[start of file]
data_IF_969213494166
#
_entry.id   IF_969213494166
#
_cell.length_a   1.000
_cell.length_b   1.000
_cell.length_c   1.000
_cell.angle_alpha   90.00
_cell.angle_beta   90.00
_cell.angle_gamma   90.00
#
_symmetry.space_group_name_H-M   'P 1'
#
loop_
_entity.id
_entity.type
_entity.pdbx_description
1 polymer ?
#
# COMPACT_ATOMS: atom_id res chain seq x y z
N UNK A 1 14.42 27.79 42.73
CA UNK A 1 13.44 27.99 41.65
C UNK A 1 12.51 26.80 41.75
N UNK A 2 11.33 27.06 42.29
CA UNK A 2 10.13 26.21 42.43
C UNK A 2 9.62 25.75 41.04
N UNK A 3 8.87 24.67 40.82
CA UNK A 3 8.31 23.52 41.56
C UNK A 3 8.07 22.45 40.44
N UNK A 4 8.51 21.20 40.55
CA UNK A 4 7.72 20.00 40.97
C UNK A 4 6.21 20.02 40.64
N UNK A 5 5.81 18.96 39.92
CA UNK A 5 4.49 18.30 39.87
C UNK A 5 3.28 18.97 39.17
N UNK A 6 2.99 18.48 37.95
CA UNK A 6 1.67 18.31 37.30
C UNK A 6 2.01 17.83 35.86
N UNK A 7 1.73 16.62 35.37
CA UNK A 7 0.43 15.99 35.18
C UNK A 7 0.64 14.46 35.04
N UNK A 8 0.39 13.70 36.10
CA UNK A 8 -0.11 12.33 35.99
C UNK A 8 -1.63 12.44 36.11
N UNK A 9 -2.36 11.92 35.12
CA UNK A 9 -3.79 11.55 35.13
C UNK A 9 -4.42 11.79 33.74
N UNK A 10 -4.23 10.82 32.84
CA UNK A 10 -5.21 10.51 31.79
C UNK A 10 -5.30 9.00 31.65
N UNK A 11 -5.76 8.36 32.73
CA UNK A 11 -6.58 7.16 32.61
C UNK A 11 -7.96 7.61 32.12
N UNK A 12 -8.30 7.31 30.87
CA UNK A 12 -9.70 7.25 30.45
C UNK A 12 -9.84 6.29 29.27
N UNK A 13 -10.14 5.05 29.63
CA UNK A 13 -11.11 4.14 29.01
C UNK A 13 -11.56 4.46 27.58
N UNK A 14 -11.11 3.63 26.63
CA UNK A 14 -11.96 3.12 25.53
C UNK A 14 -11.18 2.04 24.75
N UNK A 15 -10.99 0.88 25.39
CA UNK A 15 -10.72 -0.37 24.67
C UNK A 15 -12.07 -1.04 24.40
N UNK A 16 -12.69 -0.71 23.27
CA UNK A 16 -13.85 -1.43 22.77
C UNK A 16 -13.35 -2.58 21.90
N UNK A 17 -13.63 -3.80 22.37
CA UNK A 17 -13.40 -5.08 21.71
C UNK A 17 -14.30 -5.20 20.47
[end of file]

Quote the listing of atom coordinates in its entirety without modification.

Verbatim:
data_IF_969213494166
#
_entry.id   IF_969213494166
#
_cell.length_a   1.000
_cell.length_b   1.000
_cell.length_c   1.000
_cell.angle_alpha   90.00
_cell.angle_beta   90.00
_cell.angle_gamma   90.00
#
_symmetry.space_group_name_H-M   'P 1'
#
loop_
_entity.id
_entity.type
_entity.pdbx_description
1 polymer ?
#
# COMPACT_ATOMS: atom_id res chain seq x y z
N UNK A 1 14.42 27.79 42.73
CA UNK A 1 13.44 27.99 41.65
C UNK A 1 12.51 26.80 41.75
N UNK A 2 11.33 27.06 42.29
CA UNK A 2 10.13 26.21 42.43
C UNK A 2 9.62 25.75 41.04
N UNK A 3 8.87 24.67 40.82
CA UNK A 3 8.31 23.52 41.56
C UNK A 3 8.07 22.45 40.44
N UNK A 4 8.51 21.20 40.55
CA UNK A 4 7.72 20.00 40.97
C UNK A 4 6.21 20.02 40.64
N UNK A 5 5.81 18.96 39.92
CA UNK A 5 4.49 18.30 39.87
C UNK A 5 3.28 18.97 39.17
N UNK A 6 2.99 18.48 37.95
CA UNK A 6 1.67 18.31 37.30
C UNK A 6 2.01 17.83 35.86
N UNK A 7 1.73 16.62 35.37
CA UNK A 7 0.43 15.99 35.18
C UNK A 7 0.64 14.46 35.04
N UNK A 8 0.39 13.70 36.10
CA UNK A 8 -0.11 12.33 35.99
C UNK A 8 -1.63 12.44 36.11
N UNK A 9 -2.36 11.92 35.12
CA UNK A 9 -3.79 11.55 35.13
C UNK A 9 -4.42 11.79 33.74
N UNK A 10 -4.23 10.82 32.84
CA UNK A 10 -5.21 10.51 31.79
C UNK A 10 -5.30 9.00 31.65
N UNK A 11 -5.76 8.36 32.73
CA UNK A 11 -6.58 7.16 32.61
C UNK A 11 -7.96 7.61 32.12
N UNK A 12 -8.30 7.31 30.87
CA UNK A 12 -9.70 7.25 30.45
C UNK A 12 -9.84 6.29 29.27
N UNK A 13 -10.14 5.05 29.63
CA UNK A 13 -11.11 4.14 29.01
C UNK A 13 -11.56 4.46 27.58
N UNK A 14 -11.11 3.63 26.63
CA UNK A 14 -11.96 3.12 25.53
C UNK A 14 -11.18 2.04 24.75
N UNK A 15 -10.99 0.88 25.39
CA UNK A 15 -10.72 -0.37 24.67
C UNK A 15 -12.07 -1.04 24.40
N UNK A 16 -12.69 -0.71 23.27
CA UNK A 16 -13.85 -1.43 22.77
C UNK A 16 -13.35 -2.58 21.90
N UNK A 17 -13.63 -3.80 22.37
CA UNK A 17 -13.40 -5.08 21.71
C UNK A 17 -14.30 -5.20 20.47